The Great Flood

In 2012, Nigeria experienced unprecedented floods that affected more than 7.7 million people, 363 people were reported dead and more than 600,000 homes had been destroyed in over 32 states in Nigeria. 
Nigerian photographer August Udoh captures the disaster in this photo essay.
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Gotham City

Self taught, Brooklyn based photographer, Deshaun A. Craddock cruises New York City to capture the cold dark streets, giving us compelling images and the essence of the city. His city stills gives mystery yet familiarity and a sense of loneliness amongst congestion. He has succeeded in giving us amazing cityscapes. Continue reading

Caged Bird

“Find a way to make the work first and foremost. Do whatever you can to have that as a priority. Deal with the marketing and promoting of it after it has been made and you’re proud of it and you feel you couldn’t have worked harder. That way you can take it on the chin and still love it when it is not one critic’s cup of tea, you know?”
~ Cig Harvey, Photographer
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Portraits of Humans

“What appears in the pictures was the subject’s decision, not mine. I took what they presented—delicate moments—unadorned and unglamorous, yet tender and exquisite. —Ray Metzker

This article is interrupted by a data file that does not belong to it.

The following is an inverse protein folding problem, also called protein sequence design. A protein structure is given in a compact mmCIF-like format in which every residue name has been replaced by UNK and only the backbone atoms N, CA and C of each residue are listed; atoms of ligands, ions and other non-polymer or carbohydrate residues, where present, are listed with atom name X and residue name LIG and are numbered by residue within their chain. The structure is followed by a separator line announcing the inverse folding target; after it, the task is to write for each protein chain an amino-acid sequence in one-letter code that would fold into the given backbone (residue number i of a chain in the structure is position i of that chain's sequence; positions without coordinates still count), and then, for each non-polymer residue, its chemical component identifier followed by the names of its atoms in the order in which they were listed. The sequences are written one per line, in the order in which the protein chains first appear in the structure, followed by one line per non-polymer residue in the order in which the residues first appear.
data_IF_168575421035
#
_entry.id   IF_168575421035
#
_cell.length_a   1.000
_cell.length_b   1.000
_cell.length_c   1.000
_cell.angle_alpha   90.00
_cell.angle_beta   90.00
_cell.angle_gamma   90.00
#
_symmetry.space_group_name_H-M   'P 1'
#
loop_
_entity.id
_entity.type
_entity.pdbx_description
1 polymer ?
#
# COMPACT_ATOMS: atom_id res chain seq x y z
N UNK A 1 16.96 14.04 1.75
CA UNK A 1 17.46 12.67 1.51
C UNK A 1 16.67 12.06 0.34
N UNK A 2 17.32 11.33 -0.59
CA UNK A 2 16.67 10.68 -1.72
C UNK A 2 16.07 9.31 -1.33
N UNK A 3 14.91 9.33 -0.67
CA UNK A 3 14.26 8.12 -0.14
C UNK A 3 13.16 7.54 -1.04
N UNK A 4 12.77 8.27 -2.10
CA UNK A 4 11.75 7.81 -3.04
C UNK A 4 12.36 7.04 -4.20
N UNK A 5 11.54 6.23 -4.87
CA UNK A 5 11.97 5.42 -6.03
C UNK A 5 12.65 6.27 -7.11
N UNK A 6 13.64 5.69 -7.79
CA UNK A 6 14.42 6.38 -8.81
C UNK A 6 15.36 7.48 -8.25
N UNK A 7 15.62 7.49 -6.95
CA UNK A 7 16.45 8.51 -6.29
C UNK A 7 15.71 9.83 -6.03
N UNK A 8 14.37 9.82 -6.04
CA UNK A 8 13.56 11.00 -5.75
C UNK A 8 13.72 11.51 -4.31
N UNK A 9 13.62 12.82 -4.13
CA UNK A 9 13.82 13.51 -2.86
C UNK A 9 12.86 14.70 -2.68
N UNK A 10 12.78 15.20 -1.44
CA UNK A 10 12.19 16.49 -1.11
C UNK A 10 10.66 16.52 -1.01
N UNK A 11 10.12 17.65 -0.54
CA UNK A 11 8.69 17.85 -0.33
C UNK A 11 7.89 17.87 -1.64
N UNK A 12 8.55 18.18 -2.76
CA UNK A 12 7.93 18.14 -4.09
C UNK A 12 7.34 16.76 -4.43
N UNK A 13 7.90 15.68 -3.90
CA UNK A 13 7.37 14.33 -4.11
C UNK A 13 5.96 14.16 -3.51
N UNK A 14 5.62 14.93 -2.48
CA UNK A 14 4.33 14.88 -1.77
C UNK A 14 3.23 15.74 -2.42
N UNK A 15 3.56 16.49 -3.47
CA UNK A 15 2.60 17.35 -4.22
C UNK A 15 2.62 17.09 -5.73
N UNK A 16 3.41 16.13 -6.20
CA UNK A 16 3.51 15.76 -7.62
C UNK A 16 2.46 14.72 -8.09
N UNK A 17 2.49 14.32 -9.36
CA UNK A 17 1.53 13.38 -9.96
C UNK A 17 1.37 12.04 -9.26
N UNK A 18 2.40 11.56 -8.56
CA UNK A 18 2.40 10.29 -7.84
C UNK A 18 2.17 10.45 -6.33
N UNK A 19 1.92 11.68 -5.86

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Preserving Tradition

The pictures of Jan C Schlegel bear witness of the special encounters of the photographer with unique people on his trips through Africa and Asia. Since 1998, Jan C. Schlegel regularly travels to remote places, which are secluded from the tourism of the western world. On his tours the artist observed the rapid decline of traditions and increasing change of the way of life of the people within their tribes due to globalisation. The inexorable changes woke the urgent wish in the photographer to portrait people, to capture impressions and to preserve traditional life forms in his pictures. Thus Schlegel not only creates artistic photographs, but also documents and preserves unique pieces of art – the people themselves. None of people photographed wear special make-up or were specially dressed before the photographs were taken. Nothing was staged, nothing is fake. They were all captured in their own habitat – at the market, in the village square, or simply on the roadside. The only stylistic device Schlegel uses for each one of his photographs is a simple grey background. With it he concentrates the attention on the people, not on their living conditions. The basic message is the internal and external beauty of the pictured people. Schlegel emphasises their uniqueness, their value and their irreparableness. With his art he fights for the particularity and individuality of the cultures.
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